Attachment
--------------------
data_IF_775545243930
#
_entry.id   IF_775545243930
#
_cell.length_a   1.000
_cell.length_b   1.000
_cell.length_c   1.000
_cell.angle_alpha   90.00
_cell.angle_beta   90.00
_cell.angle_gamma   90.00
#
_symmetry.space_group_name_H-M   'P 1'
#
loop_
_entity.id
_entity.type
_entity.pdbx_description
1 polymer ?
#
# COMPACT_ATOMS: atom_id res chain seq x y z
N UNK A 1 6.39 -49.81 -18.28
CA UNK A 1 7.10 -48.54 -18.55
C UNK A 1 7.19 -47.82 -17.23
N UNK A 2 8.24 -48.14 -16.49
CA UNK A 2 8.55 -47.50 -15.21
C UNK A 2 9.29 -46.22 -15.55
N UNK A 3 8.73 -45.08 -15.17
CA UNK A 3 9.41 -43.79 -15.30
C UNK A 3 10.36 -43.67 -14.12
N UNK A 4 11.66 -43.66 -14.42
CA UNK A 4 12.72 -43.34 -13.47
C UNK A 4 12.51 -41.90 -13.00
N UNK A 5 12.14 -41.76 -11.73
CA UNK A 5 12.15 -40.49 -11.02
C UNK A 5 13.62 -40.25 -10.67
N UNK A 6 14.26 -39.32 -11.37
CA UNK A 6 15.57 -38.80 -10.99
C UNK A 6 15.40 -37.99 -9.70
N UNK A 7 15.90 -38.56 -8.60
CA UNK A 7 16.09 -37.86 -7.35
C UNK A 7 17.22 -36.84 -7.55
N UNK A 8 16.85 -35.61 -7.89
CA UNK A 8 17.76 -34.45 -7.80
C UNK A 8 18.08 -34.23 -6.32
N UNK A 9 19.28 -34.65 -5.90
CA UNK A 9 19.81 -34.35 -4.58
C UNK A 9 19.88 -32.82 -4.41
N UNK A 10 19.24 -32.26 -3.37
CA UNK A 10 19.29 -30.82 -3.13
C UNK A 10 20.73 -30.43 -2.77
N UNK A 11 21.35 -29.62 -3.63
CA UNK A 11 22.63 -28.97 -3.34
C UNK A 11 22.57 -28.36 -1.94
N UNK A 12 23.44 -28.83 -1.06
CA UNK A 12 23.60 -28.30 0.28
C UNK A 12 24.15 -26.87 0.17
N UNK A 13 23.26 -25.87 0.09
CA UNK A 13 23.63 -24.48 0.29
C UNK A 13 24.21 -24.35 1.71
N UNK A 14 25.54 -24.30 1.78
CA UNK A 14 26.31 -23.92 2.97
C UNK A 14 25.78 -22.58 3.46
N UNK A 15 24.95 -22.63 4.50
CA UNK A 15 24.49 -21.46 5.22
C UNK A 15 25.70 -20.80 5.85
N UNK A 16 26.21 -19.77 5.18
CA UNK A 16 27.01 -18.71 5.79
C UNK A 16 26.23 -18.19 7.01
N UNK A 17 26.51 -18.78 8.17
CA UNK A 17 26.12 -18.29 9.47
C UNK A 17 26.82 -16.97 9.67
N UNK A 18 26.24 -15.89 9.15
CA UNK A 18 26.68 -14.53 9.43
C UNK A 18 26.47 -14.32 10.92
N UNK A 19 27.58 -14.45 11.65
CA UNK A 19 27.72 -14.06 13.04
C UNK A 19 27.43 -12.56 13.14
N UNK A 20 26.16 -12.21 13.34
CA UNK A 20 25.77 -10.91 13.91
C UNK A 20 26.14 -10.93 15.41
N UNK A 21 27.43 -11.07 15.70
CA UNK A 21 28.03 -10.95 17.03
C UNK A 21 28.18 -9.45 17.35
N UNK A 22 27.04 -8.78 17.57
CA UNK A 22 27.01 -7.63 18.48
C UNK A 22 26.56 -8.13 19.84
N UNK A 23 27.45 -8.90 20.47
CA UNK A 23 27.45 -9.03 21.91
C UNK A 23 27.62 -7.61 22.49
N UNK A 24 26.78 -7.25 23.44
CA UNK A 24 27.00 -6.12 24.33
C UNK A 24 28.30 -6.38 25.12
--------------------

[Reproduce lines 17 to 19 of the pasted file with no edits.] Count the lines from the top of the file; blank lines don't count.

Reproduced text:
_entity.pdbx_description
1 polymer ?
#